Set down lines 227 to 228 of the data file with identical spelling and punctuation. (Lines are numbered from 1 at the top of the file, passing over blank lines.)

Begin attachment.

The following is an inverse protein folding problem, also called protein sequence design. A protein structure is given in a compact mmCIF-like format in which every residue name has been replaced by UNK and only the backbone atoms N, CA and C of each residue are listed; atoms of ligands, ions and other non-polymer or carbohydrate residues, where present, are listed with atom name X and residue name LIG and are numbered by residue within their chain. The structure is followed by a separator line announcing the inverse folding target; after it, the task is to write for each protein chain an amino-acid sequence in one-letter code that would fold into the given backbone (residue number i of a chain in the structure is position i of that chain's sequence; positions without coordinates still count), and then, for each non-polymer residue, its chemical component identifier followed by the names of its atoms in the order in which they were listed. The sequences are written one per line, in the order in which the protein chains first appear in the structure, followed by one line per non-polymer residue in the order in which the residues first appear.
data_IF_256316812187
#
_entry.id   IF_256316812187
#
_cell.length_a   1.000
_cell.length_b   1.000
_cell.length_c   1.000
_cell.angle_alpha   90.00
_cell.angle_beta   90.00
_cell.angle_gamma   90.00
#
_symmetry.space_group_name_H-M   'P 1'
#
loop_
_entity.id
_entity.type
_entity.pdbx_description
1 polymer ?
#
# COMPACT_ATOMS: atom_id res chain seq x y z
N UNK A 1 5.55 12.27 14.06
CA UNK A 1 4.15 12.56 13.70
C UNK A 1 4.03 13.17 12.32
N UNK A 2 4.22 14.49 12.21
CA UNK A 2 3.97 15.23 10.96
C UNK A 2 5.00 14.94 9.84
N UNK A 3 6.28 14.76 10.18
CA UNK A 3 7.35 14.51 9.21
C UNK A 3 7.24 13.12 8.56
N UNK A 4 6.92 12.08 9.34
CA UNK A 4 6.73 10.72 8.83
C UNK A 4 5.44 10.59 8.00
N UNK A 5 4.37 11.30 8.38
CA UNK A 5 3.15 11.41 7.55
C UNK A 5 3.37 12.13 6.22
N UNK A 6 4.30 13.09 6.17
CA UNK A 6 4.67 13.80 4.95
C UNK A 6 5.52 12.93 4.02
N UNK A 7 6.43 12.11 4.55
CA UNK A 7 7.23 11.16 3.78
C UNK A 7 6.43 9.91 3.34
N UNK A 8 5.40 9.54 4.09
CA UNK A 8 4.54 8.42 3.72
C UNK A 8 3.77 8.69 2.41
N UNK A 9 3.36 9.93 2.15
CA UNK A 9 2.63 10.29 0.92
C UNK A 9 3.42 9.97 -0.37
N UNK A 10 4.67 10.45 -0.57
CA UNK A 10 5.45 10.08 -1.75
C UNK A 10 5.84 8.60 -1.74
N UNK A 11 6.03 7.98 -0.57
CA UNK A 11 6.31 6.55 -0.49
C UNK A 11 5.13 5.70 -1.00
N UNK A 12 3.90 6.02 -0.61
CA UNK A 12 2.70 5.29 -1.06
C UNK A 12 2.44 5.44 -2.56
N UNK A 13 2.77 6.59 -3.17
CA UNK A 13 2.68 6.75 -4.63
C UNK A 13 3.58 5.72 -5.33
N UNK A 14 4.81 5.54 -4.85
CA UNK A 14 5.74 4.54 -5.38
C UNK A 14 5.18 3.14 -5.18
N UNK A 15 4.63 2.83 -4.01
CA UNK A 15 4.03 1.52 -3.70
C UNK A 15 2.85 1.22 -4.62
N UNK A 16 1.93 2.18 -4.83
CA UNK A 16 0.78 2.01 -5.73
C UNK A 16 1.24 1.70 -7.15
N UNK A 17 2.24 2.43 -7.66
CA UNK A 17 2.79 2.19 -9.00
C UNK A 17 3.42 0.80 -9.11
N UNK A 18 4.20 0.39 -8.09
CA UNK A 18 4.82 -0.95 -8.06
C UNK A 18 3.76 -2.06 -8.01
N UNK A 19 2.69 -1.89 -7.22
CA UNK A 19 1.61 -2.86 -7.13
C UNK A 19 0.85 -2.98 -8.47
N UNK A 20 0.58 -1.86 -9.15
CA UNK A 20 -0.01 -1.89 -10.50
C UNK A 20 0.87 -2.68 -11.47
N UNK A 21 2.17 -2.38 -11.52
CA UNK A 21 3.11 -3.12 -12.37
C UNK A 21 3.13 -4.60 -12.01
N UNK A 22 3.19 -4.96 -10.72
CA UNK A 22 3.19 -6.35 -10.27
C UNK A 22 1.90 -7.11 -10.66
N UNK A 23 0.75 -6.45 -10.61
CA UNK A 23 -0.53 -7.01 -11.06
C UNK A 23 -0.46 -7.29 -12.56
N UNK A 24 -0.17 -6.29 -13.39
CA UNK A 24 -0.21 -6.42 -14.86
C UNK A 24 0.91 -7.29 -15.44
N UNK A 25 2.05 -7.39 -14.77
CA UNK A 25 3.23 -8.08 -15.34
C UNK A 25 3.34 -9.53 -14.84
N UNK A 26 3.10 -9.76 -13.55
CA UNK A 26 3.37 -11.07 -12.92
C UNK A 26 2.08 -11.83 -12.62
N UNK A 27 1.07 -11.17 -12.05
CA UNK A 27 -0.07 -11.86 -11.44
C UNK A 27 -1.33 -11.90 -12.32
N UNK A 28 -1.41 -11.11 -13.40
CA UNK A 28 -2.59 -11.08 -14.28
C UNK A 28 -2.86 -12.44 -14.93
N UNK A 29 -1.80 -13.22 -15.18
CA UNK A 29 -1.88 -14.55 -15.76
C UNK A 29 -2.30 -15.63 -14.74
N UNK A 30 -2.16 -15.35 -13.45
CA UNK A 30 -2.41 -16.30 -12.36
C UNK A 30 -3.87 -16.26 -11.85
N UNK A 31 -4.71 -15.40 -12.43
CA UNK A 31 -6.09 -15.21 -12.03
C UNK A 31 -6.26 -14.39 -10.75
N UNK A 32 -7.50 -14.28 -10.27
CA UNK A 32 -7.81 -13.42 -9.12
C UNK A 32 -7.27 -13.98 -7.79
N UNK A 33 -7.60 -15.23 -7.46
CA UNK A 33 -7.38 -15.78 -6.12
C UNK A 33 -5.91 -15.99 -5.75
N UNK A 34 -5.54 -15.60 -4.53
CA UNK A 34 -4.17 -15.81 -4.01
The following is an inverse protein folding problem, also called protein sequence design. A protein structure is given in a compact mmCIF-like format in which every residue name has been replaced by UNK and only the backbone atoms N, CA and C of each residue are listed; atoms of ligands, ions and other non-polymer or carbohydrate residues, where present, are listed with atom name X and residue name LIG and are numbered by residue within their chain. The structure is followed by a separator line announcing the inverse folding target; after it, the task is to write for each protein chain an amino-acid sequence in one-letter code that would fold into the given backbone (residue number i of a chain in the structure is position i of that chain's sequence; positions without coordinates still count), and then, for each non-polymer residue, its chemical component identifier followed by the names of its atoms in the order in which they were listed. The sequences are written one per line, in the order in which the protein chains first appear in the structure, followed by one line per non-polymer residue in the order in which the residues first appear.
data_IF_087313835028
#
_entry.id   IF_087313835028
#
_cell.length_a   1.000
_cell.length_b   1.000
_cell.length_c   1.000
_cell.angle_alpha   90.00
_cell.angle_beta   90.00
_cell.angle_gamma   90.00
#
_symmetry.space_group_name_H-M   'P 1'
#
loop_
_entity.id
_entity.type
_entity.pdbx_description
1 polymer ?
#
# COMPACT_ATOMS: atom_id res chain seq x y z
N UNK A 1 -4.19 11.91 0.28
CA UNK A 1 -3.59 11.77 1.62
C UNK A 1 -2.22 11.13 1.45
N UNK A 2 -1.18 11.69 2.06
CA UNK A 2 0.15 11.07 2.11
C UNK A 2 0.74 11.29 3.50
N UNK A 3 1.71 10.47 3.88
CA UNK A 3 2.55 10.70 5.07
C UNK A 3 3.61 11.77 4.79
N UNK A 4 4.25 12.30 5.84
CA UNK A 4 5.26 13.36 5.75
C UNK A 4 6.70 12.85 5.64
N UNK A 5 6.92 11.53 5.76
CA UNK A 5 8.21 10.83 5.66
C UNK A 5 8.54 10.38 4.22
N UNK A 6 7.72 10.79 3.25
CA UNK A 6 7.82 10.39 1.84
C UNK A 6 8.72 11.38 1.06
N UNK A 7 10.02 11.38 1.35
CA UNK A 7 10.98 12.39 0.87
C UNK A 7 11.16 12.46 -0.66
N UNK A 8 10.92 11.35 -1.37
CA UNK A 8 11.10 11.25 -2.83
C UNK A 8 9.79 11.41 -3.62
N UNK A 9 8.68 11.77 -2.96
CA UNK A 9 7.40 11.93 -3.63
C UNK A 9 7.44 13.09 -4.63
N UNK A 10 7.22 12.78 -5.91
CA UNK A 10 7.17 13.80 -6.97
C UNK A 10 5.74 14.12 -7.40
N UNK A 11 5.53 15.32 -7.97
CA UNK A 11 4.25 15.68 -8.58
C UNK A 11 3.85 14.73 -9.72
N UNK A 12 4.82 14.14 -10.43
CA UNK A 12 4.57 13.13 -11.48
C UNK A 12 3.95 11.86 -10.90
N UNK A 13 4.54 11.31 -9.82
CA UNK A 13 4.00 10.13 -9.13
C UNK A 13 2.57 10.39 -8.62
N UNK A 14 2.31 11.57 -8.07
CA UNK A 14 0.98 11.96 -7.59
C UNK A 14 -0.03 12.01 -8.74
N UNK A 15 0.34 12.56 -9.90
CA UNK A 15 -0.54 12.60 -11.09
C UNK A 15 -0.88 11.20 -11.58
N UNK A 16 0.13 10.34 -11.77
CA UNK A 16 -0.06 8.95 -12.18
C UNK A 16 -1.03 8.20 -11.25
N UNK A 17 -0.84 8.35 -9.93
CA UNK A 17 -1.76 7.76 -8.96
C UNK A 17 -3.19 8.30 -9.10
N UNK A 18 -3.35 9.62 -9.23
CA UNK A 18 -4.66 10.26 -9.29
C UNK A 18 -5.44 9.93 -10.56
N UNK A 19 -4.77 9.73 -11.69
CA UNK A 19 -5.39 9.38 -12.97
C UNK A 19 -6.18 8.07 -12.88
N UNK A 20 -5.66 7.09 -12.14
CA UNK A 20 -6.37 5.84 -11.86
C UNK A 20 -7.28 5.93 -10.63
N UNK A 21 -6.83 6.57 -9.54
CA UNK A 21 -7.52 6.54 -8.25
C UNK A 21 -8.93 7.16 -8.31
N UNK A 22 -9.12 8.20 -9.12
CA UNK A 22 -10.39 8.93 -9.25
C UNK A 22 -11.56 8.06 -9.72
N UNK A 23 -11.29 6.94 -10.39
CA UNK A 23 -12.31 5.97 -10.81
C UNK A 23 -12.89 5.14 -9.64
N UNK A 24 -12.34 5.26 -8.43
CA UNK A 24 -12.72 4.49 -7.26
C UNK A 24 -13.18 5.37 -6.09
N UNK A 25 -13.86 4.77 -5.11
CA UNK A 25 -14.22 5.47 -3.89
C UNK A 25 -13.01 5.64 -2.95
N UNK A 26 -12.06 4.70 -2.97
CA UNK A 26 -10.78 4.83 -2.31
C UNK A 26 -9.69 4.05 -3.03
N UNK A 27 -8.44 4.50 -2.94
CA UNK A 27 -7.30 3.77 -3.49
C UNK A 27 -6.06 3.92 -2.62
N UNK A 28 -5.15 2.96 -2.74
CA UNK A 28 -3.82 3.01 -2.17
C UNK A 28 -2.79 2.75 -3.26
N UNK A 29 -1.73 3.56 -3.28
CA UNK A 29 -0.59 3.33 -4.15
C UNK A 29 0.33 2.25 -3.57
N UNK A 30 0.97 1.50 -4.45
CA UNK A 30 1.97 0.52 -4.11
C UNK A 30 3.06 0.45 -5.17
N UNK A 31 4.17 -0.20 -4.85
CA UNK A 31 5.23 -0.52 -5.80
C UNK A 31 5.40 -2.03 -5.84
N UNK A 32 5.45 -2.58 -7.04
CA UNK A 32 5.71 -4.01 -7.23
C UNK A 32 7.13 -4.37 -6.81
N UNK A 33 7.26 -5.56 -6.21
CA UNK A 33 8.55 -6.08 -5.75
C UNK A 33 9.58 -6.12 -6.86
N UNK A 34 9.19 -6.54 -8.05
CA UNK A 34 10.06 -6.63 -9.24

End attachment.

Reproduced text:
C UNK A 28 -2.79 2.75 -3.26
N UNK A 29 -1.73 3.56 -3.28